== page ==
Maybe it surprised you a bit. Maybe the thing you loved most is the thing that you didn't think you were going to write about. Maybe it just showed up in the draft, and you fell in love.

Or maybe, you planned for it, and there it was, perfect and happy-making and smiling at you from the draft. Your impulse to write about it was totally confirmed.

However you came across it: I want you to give yourself massive permission to do more of that!! 

Same thing goes for your answer to question number two. I'm deeply convinced that it pays to know what makes your writing day run well, and then to do those things, as much and as often as you can.

What can you do to bring more of answer #1 and answer #2 into your writing life?

Okay. Now looking at the answers to #3 and #4: 

Obviously, the first thing to say is: let's do less of that! 

But I'd like to expand that by saying: Make sure you're really listening to yourself.

If you discovered that you don't like the genre you're writing in, start playing around with a genre that might suit you more.

If your villain absolutely failed to thrill you, think about the antagonists in the stories that you love, and what made them so chilling.

... Typed out, on a screen here in black and white, that seems kind of no-brainerish, kind of obvious, right? Sure it does.

And yet.

I chained myself to a draft I disliked for four years, absolutely failing to see that I didn't like the story, the main character, most of the villains, the side kick, and pretty much the whole shebang.

(I did like the outrageously quirky characters that randomly showed up near the end, but I ignored that.)  

I was focused on finishing it, not so much how I felt about it. Essentially, I was working blind.

Which is why your answers to #3 and #4 are so dang valuable in guiding what you do next.

For me? I wrote another manuscript pretty similar to my first one. (I'm not always a fast learner.)

But now--I'm writing a middle grade trilogy that is chock-full of everything I LOVE in stories.

Outrageously quirky characters definitely take a starring role. And every single thing I like is in there somewhere. 

But that's only because I finally, finally, let myself figure out what I liked and what I didn't, what drew me in and what repelled me.

I finally let that tell me what to write.

You can save yourself a bunch of time and anguish, and do that right now!

And with your answer to #4: How can you protect your writing life from those things happening again?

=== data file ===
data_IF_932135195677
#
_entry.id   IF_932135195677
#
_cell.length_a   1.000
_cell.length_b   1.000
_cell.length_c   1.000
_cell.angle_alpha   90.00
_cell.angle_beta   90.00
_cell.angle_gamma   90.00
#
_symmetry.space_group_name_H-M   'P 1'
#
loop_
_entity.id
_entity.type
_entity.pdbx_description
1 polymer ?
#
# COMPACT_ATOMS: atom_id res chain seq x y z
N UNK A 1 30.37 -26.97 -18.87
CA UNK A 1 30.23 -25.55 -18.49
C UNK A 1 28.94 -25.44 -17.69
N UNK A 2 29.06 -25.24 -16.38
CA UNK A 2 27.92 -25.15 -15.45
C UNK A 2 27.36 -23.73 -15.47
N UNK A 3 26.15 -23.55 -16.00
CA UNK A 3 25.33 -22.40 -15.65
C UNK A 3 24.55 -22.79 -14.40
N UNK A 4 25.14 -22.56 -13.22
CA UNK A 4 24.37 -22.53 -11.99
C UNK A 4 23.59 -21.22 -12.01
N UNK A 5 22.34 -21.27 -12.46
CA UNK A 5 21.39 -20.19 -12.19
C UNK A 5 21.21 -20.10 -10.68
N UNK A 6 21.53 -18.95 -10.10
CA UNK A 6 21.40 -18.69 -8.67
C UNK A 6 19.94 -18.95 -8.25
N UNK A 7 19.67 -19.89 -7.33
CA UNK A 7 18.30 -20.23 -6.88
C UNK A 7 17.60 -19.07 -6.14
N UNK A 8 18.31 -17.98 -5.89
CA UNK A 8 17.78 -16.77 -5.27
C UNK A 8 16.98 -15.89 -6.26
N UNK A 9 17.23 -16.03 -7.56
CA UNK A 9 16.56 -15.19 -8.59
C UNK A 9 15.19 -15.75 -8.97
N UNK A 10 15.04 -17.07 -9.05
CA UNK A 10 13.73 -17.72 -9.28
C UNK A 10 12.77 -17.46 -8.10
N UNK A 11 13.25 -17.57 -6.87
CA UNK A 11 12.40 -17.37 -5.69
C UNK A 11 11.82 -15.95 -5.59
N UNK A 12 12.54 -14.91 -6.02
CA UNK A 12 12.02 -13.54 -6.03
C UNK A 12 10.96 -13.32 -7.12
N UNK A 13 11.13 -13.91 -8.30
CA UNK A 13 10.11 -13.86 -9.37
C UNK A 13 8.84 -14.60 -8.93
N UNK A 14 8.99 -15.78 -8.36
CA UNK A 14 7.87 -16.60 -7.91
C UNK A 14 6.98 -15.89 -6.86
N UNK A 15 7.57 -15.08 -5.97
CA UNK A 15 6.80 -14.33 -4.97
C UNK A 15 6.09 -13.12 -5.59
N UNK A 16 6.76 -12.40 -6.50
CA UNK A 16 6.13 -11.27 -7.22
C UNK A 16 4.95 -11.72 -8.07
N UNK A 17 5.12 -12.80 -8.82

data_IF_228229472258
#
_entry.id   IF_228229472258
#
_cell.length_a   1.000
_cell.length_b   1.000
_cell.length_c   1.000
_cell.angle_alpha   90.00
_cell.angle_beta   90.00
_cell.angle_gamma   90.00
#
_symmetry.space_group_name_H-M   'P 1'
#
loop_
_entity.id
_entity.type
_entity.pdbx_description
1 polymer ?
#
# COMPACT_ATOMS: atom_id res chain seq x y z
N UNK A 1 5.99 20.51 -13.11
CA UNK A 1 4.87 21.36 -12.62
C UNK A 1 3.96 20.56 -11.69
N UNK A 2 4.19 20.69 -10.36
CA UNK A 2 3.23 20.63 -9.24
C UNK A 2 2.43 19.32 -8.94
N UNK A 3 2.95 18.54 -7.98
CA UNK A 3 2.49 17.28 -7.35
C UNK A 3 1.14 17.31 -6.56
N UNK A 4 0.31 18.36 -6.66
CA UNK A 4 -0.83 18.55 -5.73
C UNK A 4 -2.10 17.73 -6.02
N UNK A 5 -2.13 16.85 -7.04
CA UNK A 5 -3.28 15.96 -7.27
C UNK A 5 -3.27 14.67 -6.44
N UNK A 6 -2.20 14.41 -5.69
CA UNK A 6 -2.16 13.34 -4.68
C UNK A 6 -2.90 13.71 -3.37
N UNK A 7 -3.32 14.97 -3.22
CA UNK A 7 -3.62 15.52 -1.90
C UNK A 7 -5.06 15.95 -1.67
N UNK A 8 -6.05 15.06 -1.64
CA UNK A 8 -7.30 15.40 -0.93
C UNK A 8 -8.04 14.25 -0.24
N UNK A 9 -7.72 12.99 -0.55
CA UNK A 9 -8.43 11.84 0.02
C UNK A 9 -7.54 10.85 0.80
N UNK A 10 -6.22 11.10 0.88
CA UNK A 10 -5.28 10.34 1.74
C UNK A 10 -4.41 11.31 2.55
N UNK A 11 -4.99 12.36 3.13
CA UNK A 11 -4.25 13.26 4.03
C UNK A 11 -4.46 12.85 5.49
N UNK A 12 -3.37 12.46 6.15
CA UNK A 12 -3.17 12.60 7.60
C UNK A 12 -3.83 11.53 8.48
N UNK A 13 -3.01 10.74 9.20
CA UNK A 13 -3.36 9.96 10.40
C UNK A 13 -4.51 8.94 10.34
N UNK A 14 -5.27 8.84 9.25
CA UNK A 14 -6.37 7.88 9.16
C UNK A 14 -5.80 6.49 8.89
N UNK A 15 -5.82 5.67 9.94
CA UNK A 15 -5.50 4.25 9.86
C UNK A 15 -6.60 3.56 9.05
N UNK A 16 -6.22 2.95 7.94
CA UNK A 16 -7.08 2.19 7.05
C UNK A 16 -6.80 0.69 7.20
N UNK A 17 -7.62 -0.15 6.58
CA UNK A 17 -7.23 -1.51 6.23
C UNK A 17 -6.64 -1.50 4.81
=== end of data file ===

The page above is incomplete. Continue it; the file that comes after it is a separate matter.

Is there a skill you'd love to learn, a class to take? Do you need to change where you work, or make sure you take a walk in the sun now and then, or get lost in a library for a while? 

I'd love to challenge you to do this: Answer #4 as deeply and in as many ways as you can, and then set out to learn what you need to, to establish whatever boundaries, to change your office around if you need to. 

In short, get every single thing that you need to be the amazing and happy writer that you can be. Please, please, please. That's Priority Number One.

... If you do that, then this could be the most successful draft you've ever written! Even if you just wrote fifty words on it!! 

So whatever happened to you in November, whatever happened in your latest draft:

Let it tell you which direction to go. What to do more of, what to embrace. What to let go of, what to seek.

You just might discover a story that's closer to your heart, populated with characters you adore, and fueled by a fascinating conflict. 

And you just might renovate your writing process and writing life, so that you're filled with everything you need to thrive as a writer and creator.

You can be gloriously happy with your writing life.

And then, your "failed" draft becomes the most exciting thing: a turning point. 

I just have one quick thing to say before you eat your pie.

Can we take a sec to be outrageously grateful for our story-filled lives? Let's. |

Happy Thanksgiving, Americans!! (And everyone else too, of course!!)

Go eat all the food, and maybe write some, just a little bit. Mostly, eat the food. 

If you're new to this space, you should know this about me: I feel incredibly fortunate to be a writer, and to live a story-filled life. 

It wasn't always this way. Actually, for the first seven-ish years of being a full-time apprentice-level writer, I kinda hated it. 

I mean, I loved words (mostly), and I loved reading (when I could get around to it). But I was in a sheer, flat-out panic about how little I knew about writing, and how desperately I needed this whole novelist venture to work out.